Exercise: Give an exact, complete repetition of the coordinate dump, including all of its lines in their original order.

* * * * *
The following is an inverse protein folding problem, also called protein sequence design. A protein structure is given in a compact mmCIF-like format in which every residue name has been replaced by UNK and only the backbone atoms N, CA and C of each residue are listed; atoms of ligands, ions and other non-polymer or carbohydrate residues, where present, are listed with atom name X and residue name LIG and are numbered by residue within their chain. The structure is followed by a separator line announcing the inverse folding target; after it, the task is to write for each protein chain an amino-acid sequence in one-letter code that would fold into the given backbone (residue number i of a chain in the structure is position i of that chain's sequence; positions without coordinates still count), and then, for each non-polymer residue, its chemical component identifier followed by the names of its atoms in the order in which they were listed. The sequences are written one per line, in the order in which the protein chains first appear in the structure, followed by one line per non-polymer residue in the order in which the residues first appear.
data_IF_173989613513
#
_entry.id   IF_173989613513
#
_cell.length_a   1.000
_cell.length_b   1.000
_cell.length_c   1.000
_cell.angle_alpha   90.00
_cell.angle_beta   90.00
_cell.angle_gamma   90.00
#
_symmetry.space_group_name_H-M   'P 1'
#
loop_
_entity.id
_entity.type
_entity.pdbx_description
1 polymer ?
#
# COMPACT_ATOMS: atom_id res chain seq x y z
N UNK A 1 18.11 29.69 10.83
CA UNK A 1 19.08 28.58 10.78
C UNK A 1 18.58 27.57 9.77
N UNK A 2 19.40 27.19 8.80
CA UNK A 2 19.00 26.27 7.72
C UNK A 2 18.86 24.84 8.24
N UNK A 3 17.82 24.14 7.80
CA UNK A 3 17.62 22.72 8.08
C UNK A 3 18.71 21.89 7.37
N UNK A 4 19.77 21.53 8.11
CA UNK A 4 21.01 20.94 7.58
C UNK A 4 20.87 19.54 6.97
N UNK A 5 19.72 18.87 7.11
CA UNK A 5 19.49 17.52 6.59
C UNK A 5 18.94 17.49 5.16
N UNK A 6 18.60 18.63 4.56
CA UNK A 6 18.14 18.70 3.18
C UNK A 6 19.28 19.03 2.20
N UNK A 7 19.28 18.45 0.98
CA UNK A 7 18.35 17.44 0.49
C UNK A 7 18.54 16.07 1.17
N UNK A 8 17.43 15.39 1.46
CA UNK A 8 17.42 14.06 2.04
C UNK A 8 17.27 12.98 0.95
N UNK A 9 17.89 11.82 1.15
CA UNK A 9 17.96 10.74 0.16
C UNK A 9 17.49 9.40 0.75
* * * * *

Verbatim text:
The following is an inverse protein folding problem, also called protein sequence design. A protein structure is given in a compact mmCIF-like format in which every residue name has been replaced by UNK and only the backbone atoms N, CA and C of each residue are listed; atoms of ligands, ions and other non-polymer or carbohydrate residues, where present, are listed with atom name X and residue name LIG and are numbered by residue within their chain. The structure is followed by a separator line announcing the inverse folding target; after it, the task is to write for each protein chain an amino-acid sequence in one-letter code that would fold into the given backbone (residue number i of a chain in the structure is position i of that chain's sequence; positions without coordinates still count), and then, for each non-polymer residue, its chemical component identifier followed by the names of its atoms in the order in which they were listed. The sequences are written one per line, in the order in which the protein chains first appear in the structure, followed by one line per non-polymer residue in the order in which the residues first appear.
data_IF_173989613513
#
_entry.id   IF_173989613513
#
_cell.length_a   1.000
_cell.length_b   1.000
_cell.length_c   1.000
_cell.angle_alpha   90.00
_cell.angle_beta   90.00
_cell.angle_gamma   90.00
#
_symmetry.space_group_name_H-M   'P 1'
#
loop_
_entity.id
_entity.type
_entity.pdbx_description
1 polymer ?
#
# COMPACT_ATOMS: atom_id res chain seq x y z
N UNK A 1 18.11 29.69 10.83
CA UNK A 1 19.08 28.58 10.78
C UNK A 1 18.58 27.57 9.77
N UNK A 2 19.40 27.19 8.80
CA UNK A 2 19.00 26.27 7.72
C UNK A 2 18.86 24.84 8.24
N UNK A 3 17.82 24.14 7.80
CA UNK A 3 17.62 22.72 8.08
C UNK A 3 18.71 21.89 7.37
N UNK A 4 19.77 21.53 8.11
CA UNK A 4 21.01 20.94 7.58
C UNK A 4 20.87 19.54 6.97
N UNK A 5 19.72 18.87 7.11
CA UNK A 5 19.49 17.52 6.59
C UNK A 5 18.94 17.49 5.16
N UNK A 6 18.60 18.63 4.56
CA UNK A 6 18.14 18.70 3.18
C UNK A 6 19.28 19.03 2.20
N UNK A 7 19.28 18.45 0.98
CA UNK A 7 18.35 17.44 0.49
C UNK A 7 18.54 16.07 1.17
N UNK A 8 17.43 15.39 1.46
CA UNK A 8 17.42 14.06 2.04
C UNK A 8 17.27 12.98 0.95
N UNK A 9 17.89 11.82 1.15
CA UNK A 9 17.96 10.74 0.16
C UNK A 9 17.49 9.40 0.75